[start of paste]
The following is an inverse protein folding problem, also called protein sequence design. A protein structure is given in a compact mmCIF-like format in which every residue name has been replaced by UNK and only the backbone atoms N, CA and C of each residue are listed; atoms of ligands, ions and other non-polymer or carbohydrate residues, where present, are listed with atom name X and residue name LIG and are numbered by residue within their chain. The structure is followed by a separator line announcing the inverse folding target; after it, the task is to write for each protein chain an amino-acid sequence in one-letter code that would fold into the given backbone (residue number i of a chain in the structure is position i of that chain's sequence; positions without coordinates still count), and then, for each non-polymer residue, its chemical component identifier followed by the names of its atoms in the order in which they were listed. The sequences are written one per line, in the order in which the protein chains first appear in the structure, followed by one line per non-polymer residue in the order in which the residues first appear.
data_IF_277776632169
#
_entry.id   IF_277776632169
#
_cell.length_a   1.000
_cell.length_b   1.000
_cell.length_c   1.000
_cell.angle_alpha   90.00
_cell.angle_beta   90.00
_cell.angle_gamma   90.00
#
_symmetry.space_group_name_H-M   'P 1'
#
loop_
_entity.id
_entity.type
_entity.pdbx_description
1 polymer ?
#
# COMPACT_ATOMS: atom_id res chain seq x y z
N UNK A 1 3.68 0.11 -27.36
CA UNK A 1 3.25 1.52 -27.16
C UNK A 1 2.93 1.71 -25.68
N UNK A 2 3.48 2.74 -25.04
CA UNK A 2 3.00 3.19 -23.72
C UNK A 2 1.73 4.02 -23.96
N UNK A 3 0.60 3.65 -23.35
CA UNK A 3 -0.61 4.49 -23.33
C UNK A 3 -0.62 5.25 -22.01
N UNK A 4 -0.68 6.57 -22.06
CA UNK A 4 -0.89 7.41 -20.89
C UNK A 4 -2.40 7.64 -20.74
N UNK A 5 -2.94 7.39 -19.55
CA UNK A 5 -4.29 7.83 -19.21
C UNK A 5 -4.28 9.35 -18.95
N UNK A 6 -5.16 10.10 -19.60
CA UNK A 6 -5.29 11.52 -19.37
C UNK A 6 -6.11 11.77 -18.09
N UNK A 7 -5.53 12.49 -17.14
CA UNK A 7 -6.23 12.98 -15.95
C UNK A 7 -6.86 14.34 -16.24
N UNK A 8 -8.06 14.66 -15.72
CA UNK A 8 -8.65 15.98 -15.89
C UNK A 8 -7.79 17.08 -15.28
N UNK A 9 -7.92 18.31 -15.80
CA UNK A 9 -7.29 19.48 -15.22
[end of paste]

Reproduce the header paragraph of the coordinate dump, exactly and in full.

The following is an inverse protein folding problem, also called protein sequence design. A protein structure is given in a compact mmCIF-like format in which every residue name has been replaced by UNK and only the backbone atoms N, CA and C of each residue are listed; atoms of ligands, ions and other non-polymer or carbohydrate residues, where present, are listed with atom name X and residue name LIG and are numbered by residue within their chain. The structure is followed by a separator line announcing the inverse folding target; after it, the task is to write for each protein chain an amino-acid sequence in one-letter code that would fold into the given backbone (residue number i of a chain in the structure is position i of that chain's sequence; positions without coordinates still count), and then, for each non-polymer residue, its chemical component identifier followed by the names of its atoms in the order in which they were listed. The sequences are written one per line, in the order in which the protein chains first appear in the structure, followed by one line per non-polymer residue in the order in which the residues first appear.